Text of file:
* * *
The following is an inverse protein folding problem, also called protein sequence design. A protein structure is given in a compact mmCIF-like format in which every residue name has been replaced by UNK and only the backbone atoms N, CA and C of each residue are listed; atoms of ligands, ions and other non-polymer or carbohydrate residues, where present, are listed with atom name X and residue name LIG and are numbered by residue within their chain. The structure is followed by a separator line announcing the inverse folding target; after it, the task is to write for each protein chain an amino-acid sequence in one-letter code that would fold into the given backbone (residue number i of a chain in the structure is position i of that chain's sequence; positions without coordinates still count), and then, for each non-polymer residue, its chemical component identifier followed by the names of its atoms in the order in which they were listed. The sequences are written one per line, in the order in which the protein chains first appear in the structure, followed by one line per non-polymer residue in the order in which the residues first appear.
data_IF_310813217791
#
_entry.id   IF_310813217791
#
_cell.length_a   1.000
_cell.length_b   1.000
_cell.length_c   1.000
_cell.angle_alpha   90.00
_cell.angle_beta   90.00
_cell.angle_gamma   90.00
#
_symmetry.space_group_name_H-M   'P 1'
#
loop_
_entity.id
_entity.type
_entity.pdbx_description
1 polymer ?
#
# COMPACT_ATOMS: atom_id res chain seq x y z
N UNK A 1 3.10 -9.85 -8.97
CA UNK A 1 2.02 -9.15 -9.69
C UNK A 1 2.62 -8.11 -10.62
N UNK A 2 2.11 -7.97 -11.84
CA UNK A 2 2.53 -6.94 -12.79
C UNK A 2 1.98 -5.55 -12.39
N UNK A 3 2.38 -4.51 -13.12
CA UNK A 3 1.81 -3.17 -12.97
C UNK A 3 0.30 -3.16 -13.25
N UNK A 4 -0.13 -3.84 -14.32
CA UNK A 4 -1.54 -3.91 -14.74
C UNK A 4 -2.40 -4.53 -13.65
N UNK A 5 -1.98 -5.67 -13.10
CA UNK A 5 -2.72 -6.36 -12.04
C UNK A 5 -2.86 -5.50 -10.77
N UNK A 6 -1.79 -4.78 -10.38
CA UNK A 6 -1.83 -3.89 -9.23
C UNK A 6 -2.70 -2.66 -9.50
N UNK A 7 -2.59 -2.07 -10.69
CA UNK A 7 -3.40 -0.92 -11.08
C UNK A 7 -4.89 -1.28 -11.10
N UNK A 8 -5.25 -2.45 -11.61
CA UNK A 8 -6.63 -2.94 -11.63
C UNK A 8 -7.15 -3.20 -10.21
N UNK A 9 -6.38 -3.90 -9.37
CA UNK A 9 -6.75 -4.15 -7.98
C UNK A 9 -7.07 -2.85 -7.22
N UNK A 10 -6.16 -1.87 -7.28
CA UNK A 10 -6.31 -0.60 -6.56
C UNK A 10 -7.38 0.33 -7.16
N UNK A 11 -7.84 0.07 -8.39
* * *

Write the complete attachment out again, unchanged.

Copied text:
The following is an inverse protein folding problem, also called protein sequence design. A protein structure is given in a compact mmCIF-like format in which every residue name has been replaced by UNK and only the backbone atoms N, CA and C of each residue are listed; atoms of ligands, ions and other non-polymer or carbohydrate residues, where present, are listed with atom name X and residue name LIG and are numbered by residue within their chain. The structure is followed by a separator line announcing the inverse folding target; after it, the task is to write for each protein chain an amino-acid sequence in one-letter code that would fold into the given backbone (residue number i of a chain in the structure is position i of that chain's sequence; positions without coordinates still count), and then, for each non-polymer residue, its chemical component identifier followed by the names of its atoms in the order in which they were listed. The sequences are written one per line, in the order in which the protein chains first appear in the structure, followed by one line per non-polymer residue in the order in which the residues first appear.
data_IF_310813217791
#
_entry.id   IF_310813217791
#
_cell.length_a   1.000
_cell.length_b   1.000
_cell.length_c   1.000
_cell.angle_alpha   90.00
_cell.angle_beta   90.00
_cell.angle_gamma   90.00
#
_symmetry.space_group_name_H-M   'P 1'
#
loop_
_entity.id
_entity.type
_entity.pdbx_description
1 polymer ?
#
# COMPACT_ATOMS: atom_id res chain seq x y z
N UNK A 1 3.10 -9.85 -8.97
CA UNK A 1 2.02 -9.15 -9.69
C UNK A 1 2.62 -8.11 -10.62
N UNK A 2 2.11 -7.97 -11.84
CA UNK A 2 2.53 -6.94 -12.79
C UNK A 2 1.98 -5.55 -12.39
N UNK A 3 2.38 -4.51 -13.12
CA UNK A 3 1.81 -3.17 -12.97
C UNK A 3 0.30 -3.16 -13.25
N UNK A 4 -0.13 -3.84 -14.32
CA UNK A 4 -1.54 -3.91 -14.74
C UNK A 4 -2.40 -4.53 -13.65
N UNK A 5 -1.98 -5.67 -13.10
CA UNK A 5 -2.72 -6.36 -12.04
C UNK A 5 -2.86 -5.50 -10.77
N UNK A 6 -1.79 -4.78 -10.38
CA UNK A 6 -1.83 -3.89 -9.23
C UNK A 6 -2.70 -2.66 -9.50
N UNK A 7 -2.59 -2.07 -10.69
CA UNK A 7 -3.40 -0.92 -11.08
C UNK A 7 -4.89 -1.28 -11.10
N UNK A 8 -5.25 -2.45 -11.61
CA UNK A 8 -6.63 -2.94 -11.63
C UNK A 8 -7.15 -3.20 -10.21
N UNK A 9 -6.38 -3.90 -9.37
CA UNK A 9 -6.75 -4.15 -7.98
C UNK A 9 -7.07 -2.85 -7.22
N UNK A 10 -6.16 -1.87 -7.28
CA UNK A 10 -6.31 -0.60 -6.56
C UNK A 10 -7.38 0.33 -7.16
N UNK A 11 -7.84 0.07 -8.39